Issue One honors the life and legacy of Representative James “Jim” Kolbe (R-AZ), an active member of Issue One’s ReFormers Caucus, a bipartisan coalition of nearly 200 national public officials, united to fix America’s political system.
Kolbe passed away on December 3, 2022. He was 80 years old.
Often the bulwark between his own party and his constituents, Kolbe was a true reformer at heart—endeared by his fellow Navy servicemen, by fellow representatives in the Arizona state legislature, and by his peers in Congress. Even after he retired and left Congress, Kolbe continued to support initiatives that would strengthen our democracy and played an integral and active role in our ReFormers Caucus.
Born in 1942 near Chicago, Kolbe moved to Arizona at the age of 5. He would begin a career of service beginning in 1957, serving as a page for Senator Barry Goldwater through the United States Capitol Page School, where he would receive an early glimpse of his future working in Congress. After graduating in 1960, Kolbe would go on to receive his bachelor’s in political science from Northwestern University in 1965, and his Masters of Business Administration from Stanford in 1967. That same year, Kolbe would pledge to make the ultimate sacrifice, joining the U.S. Navy during the height of the Vietnam War. Kolbe concluded his active duty service in 1969, and would serve as a member of the Navy Reserves until 1977. Kolbe would be awarded a congressional medal for valor for his military service.
Following his service in Vietnam, Kolbe did not halt his public service. Kolbe served as special assistant to Illinois Governor Richard Ogilvie from 1972-1973, which had a strong impact on Kolbe’s passion for the environment given Ogilvie’s establishment of the Illinois Environmental Protection Agency—which became the model for the United States Environmental Protection Agency (EPA). After returning to Arizona, Kolbe won election to the Arizona State Senate in 1977, serving 3 terms until 1982. During his time as a legislator in Arizona, Kolbe continued to pass legislation that helped to protect the natural environment of Arizona.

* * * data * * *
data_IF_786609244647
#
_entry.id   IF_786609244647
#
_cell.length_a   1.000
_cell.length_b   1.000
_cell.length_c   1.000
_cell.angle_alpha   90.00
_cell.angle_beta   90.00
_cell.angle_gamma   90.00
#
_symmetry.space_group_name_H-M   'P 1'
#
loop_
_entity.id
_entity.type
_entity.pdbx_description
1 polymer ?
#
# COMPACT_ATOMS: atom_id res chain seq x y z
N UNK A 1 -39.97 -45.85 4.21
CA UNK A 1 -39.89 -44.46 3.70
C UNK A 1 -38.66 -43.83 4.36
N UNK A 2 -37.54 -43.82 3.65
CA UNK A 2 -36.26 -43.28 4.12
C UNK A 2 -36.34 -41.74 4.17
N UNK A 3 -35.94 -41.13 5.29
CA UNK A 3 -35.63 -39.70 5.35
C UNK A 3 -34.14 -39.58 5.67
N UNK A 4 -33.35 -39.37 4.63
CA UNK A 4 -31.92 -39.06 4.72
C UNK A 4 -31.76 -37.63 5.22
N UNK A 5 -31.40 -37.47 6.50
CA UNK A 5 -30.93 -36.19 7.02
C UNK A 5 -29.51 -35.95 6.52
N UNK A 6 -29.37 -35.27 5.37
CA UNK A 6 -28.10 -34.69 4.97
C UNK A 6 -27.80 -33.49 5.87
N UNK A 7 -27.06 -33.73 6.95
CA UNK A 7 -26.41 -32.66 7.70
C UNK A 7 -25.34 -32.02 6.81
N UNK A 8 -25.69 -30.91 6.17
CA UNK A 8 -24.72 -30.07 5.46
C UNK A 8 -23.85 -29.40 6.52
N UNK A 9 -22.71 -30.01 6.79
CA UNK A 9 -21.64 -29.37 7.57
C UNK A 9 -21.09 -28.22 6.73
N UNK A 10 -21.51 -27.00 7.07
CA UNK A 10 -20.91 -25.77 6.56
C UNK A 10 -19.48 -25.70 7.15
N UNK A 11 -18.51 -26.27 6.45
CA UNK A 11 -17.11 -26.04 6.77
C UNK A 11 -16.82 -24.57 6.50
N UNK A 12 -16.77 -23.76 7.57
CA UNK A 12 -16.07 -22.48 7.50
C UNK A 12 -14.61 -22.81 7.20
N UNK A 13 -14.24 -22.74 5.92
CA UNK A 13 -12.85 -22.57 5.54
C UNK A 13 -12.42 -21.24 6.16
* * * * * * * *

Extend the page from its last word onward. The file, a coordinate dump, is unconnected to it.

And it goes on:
In 1985, Kolbe would begin his service to his home state of Arizona in the U.S. Congress, walking those same halls where he served as a page over two decades before. In 1996, Kolbe came out as gay, only the 2nd Republican ever to do so in Congress at the time—he would go on to be re-elected to five more terms after the announcement. During his 11 term career, Kolbe advocated for legislation that would strengthen federal ethics and campaign finance law, regulating and strengthening the Federal Election Commission (FEC), environmental protection, and international trade. Also during his congressional tenure, Kolbe came out as gay, only the second Republican ever to do so in Congress at the time.
Co-chairs of the ReFormers Caucus Congressman Zach Wamp (R-TN) and Ambassador Tim Roemer, who had the pleasure of serving with Congressman Jim Kolbe during his congressional tenure, had this to say:
Rep. Zach Wamp: “Congressman Jim Kolbe was a warrior for the people of Arizona. His service in the US Congress was exemplary. I had the privilege of serving on the appropriations committee with him and observed firsthand what a student of the issues he was and how well he prepared for every opportunity to uphold the Constitution and the rule of law. He will be sorely missed but never forgotten. Arizona and the nation are less one dedicated public servant with this loss.”
Amb. Tim Roemer: “Congressman Jim Kolbe was a Republican who reflected the values of Teddy Roosevelt with his dedication to the environment and Dwight Eisenhower with his military service in Vietnam. His legacy in Congress was of fierce independence, devotion to Arizona, and his deep integrity. Jim worked across the aisle whenever possible to protect democracy and the Constitution and was an integral contributor to the ReFormers Caucus, a bipartisan group of former members of Congress collaborating to improve representative government.”
Following his retirement from Congress, Kolbe remained active in service to his country, becoming one of the country’s foremost experts on trade and the environment, serving as a professor at the University of Arizona in the late 2000s, and on the Advisory Committee for Trade Policy and Negotiations, appointed by President Obama. As a member of the ReFormers Caucus, Kolbe added his name to numerous sign-on letters advocating for reforms to strengthen our campaign finance system, embrace bipartisanship and condemn divisive rhetoric, and to secure funding for our electoral system.
Jim Kolbe was a true patriot—serving his country behind the scenes and on the battlefield. His legacy as a dealmaker that did not put ideology before principle is a model that all current and aspiring public servants should emulate. The country and the ReFormers Caucus will miss a political pioneer.